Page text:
Agility is one of the most important skills to have as a leader because no matter how much you plan, you’ll have to shift, pivot and take action.
Don’t be afraid to lead a change of direction if a project or initiative isn’t achieving the results you expected or if a change in the market or industry makes a previously good idea less effective. By being quick and nimble, you’ll help your team stay on top and keep your customers happy!
Leaders with agility-related skills should be able to:
- Be flexible
- Know how to prioritize
- Embrace and manage change
- Solve problems
- Make decisions
- Take responsibility for their actions and decisions
- Think positively
3. Trust and Respect
An effective leader must have the respect of the individuals they manage, as well as their upper management, to operate effectively in a work environment. To get that respect, you’ve got to start with trust — your team won’t respect you as their leader if they can’t trust you as an individual.
One way you can earn your team's trust and respect is by being fair and honest with everyone, including yourself! That means celebrating successes and owning up to mistakes — they make great learning opportunities for you and your team! And when colleagues provide honest, constructive feedback on your work, accept it with gratitude and use it to improve your future endeavors.
Also, be sure to recognize everyone who helped complete a project. The next time you give a presentation or deliver a project to upper management, take a moment to give credit to your team members who contributed to the work. This will show that you respect and appreciate their work and will go a long way in earning their trust and respect in turn.
So, what skills does a leader need to earn respect and trust?
- Collaborative approach
- Willingness to make time for the team
- Accepts responsibility
- Strong work ethic
- Respects others
- Leads by example
- Asks for feedback
Having the ability to get a lot of work done and handle things by yourself is great, but being a true leader means you can delegate tasks and projects effectively and fairly across your team.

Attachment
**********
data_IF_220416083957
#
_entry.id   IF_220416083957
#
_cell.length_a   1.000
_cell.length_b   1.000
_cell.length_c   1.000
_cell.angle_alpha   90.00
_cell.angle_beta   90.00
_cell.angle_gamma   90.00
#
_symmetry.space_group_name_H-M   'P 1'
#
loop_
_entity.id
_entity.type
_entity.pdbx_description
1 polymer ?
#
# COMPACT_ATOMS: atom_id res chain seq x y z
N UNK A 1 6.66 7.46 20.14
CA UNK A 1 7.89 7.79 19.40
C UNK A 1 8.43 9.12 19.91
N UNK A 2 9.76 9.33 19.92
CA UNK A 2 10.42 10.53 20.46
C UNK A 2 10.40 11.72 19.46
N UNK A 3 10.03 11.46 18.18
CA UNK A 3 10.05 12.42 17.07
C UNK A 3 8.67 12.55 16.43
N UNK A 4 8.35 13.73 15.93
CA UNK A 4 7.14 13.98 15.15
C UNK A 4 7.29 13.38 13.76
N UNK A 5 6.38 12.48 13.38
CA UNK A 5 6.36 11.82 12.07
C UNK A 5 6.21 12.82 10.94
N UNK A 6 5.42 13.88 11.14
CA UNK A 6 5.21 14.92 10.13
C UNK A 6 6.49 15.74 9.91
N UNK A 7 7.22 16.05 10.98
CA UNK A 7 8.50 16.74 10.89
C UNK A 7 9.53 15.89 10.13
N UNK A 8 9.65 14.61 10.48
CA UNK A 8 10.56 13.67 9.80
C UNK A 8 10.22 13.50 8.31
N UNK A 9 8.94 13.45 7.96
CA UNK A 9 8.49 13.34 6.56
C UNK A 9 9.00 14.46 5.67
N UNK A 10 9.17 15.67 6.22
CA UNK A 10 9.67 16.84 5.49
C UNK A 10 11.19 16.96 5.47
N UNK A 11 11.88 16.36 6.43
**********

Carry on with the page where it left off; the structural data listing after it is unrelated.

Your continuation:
Without allotting tasks properly, your team could feel burned out or accuse you of playing favorites, which could cause projects to take longer than necessary to complete.
Instead, try to delegate work so it play's to people's strengths, including your own. Contrary to what you may think, delegation is not a sign of weakness in a leader — it’s a sign of strength! A true leader helps their team get the work done as a unit. Just remember to give credit where credit is due.
One way to implement this skill as a leader is to ask your team members what they enjoy doing in their roles. If you have someone on your team who excels at data analysis, make sure to include them when data work is needed. You’ll play to your team member’s strength and show you listen. Here are some key skills related to delegation:
- Allocating resources
- Setting clear expectations
- Knowing the strengths/weaknesses of team members
- Open communication
- Facilitating team meetings
- Time management
5. Motivation and Passion
Let’s face it — sometimes, work just isn’t that exciting. A project may not fit your team’s personal interests, seem tedious or feel flat-out boring. As a leader, you must have the ability to create excitement and passion, motivate your team and keep them inspired!
The ability to motivate others is one of the professional leadership skills that can turn a good leader into a great one. Once mastered, you’ll be able to tackle any and every project with the same passion as the last, and your team will move more efficiently and enjoy the process much more because of it.